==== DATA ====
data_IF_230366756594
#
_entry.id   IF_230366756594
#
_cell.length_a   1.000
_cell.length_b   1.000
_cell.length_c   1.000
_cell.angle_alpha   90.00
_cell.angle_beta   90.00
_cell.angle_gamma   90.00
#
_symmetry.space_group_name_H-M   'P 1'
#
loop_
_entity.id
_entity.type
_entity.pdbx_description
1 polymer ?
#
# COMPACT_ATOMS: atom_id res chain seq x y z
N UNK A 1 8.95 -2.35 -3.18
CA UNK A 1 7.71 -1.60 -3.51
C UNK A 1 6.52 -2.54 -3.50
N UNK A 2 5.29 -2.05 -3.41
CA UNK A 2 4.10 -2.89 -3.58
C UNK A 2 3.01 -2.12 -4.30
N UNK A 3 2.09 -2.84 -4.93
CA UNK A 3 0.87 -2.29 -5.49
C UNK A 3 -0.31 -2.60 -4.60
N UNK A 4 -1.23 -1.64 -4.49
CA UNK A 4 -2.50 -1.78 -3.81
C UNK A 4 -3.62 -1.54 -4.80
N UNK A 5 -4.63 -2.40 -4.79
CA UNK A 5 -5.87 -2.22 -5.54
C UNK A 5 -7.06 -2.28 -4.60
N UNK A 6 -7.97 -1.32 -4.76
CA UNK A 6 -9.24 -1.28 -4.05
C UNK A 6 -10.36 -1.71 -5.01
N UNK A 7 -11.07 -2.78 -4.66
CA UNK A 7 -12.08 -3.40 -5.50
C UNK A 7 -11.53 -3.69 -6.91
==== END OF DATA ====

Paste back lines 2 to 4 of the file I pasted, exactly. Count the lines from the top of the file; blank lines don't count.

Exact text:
#
_entry.id   IF_230366756594
#